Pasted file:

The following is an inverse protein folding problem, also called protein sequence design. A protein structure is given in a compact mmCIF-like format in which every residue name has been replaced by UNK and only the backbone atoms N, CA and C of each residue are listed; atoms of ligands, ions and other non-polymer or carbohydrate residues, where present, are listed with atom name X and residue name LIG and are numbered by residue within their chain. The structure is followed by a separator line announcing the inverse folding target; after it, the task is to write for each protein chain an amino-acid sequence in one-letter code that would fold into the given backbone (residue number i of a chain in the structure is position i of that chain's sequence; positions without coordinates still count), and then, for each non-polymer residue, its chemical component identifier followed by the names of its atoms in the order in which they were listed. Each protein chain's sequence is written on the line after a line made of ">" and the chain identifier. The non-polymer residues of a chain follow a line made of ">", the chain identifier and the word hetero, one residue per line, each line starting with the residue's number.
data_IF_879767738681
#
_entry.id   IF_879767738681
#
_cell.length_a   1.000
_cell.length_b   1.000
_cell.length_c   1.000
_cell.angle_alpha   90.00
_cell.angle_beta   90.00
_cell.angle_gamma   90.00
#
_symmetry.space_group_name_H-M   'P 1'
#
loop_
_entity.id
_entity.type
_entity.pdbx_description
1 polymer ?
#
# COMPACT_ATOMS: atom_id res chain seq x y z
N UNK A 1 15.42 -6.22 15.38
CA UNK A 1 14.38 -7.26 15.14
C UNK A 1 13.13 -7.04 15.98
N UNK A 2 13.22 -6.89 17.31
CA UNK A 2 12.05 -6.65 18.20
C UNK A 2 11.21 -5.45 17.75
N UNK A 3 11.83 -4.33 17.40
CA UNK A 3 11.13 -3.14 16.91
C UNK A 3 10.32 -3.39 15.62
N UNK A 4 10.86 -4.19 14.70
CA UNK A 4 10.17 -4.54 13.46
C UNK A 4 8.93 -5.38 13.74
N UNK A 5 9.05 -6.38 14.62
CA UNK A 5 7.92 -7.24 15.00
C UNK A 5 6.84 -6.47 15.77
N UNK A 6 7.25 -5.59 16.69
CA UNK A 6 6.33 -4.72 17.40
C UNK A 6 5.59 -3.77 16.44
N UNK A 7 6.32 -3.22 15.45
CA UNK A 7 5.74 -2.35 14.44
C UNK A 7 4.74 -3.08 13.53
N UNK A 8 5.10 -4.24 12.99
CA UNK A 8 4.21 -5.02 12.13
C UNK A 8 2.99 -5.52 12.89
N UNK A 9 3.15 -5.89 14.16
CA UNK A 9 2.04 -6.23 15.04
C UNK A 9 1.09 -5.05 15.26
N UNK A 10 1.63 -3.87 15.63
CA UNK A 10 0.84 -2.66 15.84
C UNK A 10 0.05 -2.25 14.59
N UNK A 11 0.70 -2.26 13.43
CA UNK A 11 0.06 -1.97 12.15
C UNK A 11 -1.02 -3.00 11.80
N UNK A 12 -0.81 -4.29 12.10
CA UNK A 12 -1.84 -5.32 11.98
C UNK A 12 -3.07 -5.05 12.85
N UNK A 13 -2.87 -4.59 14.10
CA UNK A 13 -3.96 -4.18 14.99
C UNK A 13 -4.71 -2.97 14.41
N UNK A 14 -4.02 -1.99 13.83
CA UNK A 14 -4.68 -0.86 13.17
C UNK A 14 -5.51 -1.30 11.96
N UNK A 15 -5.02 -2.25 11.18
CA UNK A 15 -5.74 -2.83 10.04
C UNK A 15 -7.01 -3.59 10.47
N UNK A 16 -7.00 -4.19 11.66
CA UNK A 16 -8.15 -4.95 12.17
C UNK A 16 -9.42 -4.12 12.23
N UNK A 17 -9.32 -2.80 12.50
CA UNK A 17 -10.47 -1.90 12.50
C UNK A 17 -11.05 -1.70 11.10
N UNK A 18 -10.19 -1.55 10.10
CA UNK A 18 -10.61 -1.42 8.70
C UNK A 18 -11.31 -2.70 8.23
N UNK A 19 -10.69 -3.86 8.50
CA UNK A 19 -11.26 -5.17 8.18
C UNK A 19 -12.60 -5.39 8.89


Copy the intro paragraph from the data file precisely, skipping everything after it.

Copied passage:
The following is an inverse protein folding problem, also called protein sequence design. A protein structure is given in a compact mmCIF-like format in which every residue name has been replaced by UNK and only the backbone atoms N, CA and C of each residue are listed; atoms of ligands, ions and other non-polymer or carbohydrate residues, where present, are listed with atom name X and residue name LIG and are numbered by residue within their chain. The structure is followed by a separator line announcing the inverse folding target; after it, the task is to write for each protein chain an amino-acid sequence in one-letter code that would fold into the given backbone (residue number i of a chain in the structure is position i of that chain's sequence; positions without coordinates still count), and then, for each non-polymer residue, its chemical component identifier followed by the names of its atoms in the order in which they were listed. Each protein chain's sequence is written on the line after a line made of ">" and the chain identifier. The non-polymer residues of a chain follow a line made of ">", the chain identifier and the word hetero, one residue per line, each line starting with the residue's number.